File Photos: Delly Carr/ Triathlon Australia
By Kent Gray/Triathlon.kiwi
Saxon Morgan survived the chaos typical of European Cup racing to return the eye-catching Kiwi result in Wels overnight, a confidence-booster as he looks to return to the highs of late 2022.
The 23-year-old Cantabrian was 6th in the men’s sprint won by German Simon Henseleit, with Lachlan Haycock 32nd and Janus Staufenberg sporting some pretty nasty road rash after a bike crash en route to 44th.
Hannah Knighton got her European summer off to a solid start with 11th in the women’s race, ahead of Eva Goodisson and Hannah Howell in 14th and 19th respectively. Olivia Thornbury, seeded second as partner Staufenberg was for the men’s race, withdrew after the swim with a health issue.
In the Junior (U19) races, Sophie Spencer (1:01:56) and Hannah Prosser (1:03:30) were 5th and 10th respectively in the women’s race and Ben Airey (56:12) and Finnley Oliver (57:32) 14th and 25th.
Morgan had designs on pushing for a start in the Paris Olympic test event off the back of his run to 8th at the U23 WTCS Finals in Abu Dhabi in November but has endured a topsy-turvy Oceania summer. The result in Wels, on the back of 4th in the U23 Oceania Standard Distance Championship (and 8th overall) shows his form is trending in the right direction again.
“It has been pretty up and down during the Oceania season but really happy to start with a 6th place here and hopefully build from this in the upcoming races…a really solid start to my European season,” Morgan told Triathlon.kiwi.
Next up is European Cup Holten next Saturday (Sunday NZT) where Morgan will be joined on the start line by Staufenberg and Trent Thorpe while Thornbury and Knighton will also race in The Netherlands.
“Another Conti Cup so hopefully I can carry through some confidence and perform next weekend as well,” Morgan said.
He’ll race Holten a little bit more match fit too after the inevitable argy-bargy brought about by a big field of ranking point desperate men in Wels.
“It was pretty different to the Oceania level, it’s just full on from the gun. It was a downstream swim which is something we’re not used to, it was very physical with all the other athletes, there was 74 of us or something, so quite a few bodies in the water to make your way through and contend around the buoys with but made it to the end in one piece,” Morgan continued.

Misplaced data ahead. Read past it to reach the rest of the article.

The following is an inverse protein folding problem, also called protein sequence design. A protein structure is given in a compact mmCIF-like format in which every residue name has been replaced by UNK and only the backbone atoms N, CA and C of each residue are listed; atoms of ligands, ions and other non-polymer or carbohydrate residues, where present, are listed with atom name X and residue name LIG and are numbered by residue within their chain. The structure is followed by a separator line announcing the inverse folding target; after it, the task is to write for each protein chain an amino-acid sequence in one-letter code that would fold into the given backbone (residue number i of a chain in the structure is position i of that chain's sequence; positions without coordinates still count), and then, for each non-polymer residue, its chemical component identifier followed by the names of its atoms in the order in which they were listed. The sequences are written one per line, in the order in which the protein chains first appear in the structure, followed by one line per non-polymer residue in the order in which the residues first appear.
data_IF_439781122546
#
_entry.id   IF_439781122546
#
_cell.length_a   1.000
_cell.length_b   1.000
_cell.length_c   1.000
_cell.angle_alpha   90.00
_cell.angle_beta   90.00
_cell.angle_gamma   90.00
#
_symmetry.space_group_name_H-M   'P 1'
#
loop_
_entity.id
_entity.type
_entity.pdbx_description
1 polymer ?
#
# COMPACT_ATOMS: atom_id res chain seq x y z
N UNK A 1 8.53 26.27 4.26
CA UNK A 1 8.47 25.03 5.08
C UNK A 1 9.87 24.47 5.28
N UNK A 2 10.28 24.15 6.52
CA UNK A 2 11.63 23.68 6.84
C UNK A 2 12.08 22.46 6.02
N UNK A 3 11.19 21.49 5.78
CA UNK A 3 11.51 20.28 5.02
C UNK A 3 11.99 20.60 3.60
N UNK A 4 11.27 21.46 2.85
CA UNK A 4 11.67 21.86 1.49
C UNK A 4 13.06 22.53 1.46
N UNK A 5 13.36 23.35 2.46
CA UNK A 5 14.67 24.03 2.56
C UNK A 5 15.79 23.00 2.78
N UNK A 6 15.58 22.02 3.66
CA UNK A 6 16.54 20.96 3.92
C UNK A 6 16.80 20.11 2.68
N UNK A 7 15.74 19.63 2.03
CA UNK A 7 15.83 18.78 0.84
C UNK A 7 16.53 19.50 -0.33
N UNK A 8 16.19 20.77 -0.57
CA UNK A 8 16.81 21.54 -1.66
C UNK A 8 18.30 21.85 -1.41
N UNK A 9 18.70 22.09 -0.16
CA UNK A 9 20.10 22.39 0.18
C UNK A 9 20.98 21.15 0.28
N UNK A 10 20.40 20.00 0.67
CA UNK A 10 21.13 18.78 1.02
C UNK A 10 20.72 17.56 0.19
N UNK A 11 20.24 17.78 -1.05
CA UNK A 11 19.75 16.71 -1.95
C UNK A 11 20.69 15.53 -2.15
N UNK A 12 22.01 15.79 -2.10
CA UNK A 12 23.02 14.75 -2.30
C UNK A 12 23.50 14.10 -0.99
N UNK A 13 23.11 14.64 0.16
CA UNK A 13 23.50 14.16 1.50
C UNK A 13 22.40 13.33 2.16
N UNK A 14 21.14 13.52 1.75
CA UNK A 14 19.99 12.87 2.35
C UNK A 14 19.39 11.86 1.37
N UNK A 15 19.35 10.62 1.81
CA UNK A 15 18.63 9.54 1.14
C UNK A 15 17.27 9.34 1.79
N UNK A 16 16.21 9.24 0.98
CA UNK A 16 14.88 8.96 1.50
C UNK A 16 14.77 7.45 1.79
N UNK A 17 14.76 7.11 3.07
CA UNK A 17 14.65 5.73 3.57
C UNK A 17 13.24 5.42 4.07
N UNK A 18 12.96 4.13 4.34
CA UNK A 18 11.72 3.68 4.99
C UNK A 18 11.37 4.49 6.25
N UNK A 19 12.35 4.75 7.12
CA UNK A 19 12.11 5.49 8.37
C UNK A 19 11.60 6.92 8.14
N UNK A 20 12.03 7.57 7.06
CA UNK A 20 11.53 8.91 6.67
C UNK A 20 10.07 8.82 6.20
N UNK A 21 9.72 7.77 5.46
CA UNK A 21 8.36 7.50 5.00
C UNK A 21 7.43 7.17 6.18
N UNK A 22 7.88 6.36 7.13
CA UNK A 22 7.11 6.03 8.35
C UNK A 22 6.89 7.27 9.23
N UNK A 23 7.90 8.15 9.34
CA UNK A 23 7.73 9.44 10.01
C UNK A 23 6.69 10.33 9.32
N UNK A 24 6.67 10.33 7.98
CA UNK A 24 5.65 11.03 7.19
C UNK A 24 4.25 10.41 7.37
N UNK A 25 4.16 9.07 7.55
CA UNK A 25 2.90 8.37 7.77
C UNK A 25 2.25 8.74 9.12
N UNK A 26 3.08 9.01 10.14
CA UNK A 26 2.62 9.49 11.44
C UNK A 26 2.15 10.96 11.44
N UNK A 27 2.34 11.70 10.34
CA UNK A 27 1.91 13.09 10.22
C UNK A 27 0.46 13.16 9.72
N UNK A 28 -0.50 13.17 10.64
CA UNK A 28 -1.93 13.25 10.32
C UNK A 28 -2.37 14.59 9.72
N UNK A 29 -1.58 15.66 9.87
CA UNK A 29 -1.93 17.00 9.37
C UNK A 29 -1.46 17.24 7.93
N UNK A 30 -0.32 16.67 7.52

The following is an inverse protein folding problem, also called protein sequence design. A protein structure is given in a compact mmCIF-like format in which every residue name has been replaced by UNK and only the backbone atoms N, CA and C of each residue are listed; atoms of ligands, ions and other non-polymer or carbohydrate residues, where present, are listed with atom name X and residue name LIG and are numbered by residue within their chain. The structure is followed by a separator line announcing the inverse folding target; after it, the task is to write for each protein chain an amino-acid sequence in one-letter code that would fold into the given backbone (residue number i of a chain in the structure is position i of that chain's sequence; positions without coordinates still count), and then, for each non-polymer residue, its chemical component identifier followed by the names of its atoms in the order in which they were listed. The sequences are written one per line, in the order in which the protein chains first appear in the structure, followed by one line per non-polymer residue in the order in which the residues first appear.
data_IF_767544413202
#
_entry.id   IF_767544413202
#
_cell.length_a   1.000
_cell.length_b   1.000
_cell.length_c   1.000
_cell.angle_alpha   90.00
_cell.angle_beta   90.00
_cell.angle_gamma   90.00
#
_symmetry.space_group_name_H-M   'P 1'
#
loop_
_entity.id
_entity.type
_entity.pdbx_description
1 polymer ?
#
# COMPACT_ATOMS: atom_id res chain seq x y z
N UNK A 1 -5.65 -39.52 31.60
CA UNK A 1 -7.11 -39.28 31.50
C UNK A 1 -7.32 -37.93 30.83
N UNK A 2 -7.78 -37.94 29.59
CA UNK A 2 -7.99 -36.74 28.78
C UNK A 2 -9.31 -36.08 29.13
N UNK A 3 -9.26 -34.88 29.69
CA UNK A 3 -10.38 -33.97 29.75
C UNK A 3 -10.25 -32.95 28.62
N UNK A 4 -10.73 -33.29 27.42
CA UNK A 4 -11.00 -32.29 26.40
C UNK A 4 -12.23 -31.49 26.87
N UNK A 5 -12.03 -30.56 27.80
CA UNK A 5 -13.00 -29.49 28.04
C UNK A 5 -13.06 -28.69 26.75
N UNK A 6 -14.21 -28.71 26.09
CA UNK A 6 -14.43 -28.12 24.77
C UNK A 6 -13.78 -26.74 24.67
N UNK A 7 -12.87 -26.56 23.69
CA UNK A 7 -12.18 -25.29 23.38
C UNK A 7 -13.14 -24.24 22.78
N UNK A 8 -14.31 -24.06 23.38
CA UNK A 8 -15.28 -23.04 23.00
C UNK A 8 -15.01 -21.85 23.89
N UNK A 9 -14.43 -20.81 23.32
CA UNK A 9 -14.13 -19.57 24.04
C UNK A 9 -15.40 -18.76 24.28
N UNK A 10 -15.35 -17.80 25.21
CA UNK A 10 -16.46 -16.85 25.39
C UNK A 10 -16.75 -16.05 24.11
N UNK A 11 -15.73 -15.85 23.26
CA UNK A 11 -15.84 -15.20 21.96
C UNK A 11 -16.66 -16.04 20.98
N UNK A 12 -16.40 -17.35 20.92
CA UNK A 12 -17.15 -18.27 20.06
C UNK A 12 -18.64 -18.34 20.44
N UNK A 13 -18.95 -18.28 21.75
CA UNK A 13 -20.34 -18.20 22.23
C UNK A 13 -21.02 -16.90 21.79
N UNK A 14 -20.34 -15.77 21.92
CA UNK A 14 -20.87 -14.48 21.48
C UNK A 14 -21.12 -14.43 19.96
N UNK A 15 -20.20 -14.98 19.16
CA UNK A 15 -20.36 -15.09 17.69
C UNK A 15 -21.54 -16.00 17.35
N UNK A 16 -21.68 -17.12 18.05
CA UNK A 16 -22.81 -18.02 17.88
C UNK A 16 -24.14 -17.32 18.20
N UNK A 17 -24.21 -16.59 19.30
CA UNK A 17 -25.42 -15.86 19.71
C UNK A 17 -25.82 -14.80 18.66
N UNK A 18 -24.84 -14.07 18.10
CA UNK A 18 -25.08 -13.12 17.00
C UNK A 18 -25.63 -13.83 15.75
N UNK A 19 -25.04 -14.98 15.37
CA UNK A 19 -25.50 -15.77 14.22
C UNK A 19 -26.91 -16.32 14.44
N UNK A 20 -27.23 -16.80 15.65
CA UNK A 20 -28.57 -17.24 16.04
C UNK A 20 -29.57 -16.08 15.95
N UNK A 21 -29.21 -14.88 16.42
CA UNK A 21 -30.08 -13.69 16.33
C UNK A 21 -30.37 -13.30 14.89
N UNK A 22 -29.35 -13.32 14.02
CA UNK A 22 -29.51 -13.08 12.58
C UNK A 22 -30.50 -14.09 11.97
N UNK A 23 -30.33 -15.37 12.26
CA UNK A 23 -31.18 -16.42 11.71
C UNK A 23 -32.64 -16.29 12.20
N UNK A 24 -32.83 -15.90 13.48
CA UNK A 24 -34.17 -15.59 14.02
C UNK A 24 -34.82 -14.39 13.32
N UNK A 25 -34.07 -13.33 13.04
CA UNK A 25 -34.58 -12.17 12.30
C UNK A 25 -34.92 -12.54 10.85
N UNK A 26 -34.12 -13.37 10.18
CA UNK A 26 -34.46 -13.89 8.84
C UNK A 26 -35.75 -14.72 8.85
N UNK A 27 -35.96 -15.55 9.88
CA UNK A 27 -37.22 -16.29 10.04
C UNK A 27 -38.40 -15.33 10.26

“The bike, again, was just very sketchy, people just risking it all around some of the corners, just cutting people’s wheels and chopping everyone off but it is what it is. Managed to stay upright, unfortunately, Janus went down on the first lap which really sucks.
“Came off the bike with the front group and hit the run, felt good from the start and just slowly made my way up the field, I think I started a little bit further down and made my way through to 5th and then dropped back to 6th in the last k but happy with that performance. Hopefully, it’s just the beginning of my European season.”
Morgan’s 15.02 split was the seventh best. Haycock, the fastest of the Kiwis out of the water, ran a 16:01 while Staufenberg managed a 15:19 despite his scrapes.
After being caught in the swim washing machine, Knighton was pleased to battle out a positive result in her European season bow.
“My race was probably better than the result looks,’ said Knighton who entered the race in Austria fresh from an Oceania U23 Standard Distance Championship bronze medal in Port Douglas.
“I had a terrible start and was swamped but I was happy with how I managed to calm myself down and get out of the situation and swim back up to the front group.
“On the bike I had to work pretty hard on the first lap to catch the leaders with very little help and from there I just tried to focus on taking good lines and conserving energy as it looked like it was going to be a running race. I was happy to see progress and feel more confident in a group going through technical sections as this has been a big work on for me over summer.”
Knighton’s 18:35 split was the fastest of the Kiwis on the 5km run with Howell clocking 19:09 and Goodisson 19:18 in another encouraging result in her comeback from a serious neural back injury.
“The run was so epic, we were running through the heart of the town through the restaurants. It’s been such a cool week in Austria and I feel like I’ve blown some cobwebs out ahead of Holten next week,” Knighton said.
Thornbury is likewise looking forward to Holten after a race to forget in Wels.
“Not our day today that’s for sure. I’m ok now, a bit of a health issue so made the brave call to stop. Janus had a crash so is pretty grazed up now but is otherwise okay, Thornbury said.
“Just both really disappointed considering we were feeling ready for a good race. Sport is tough at times. We will look forward to another opportunity next weekend in Holten.”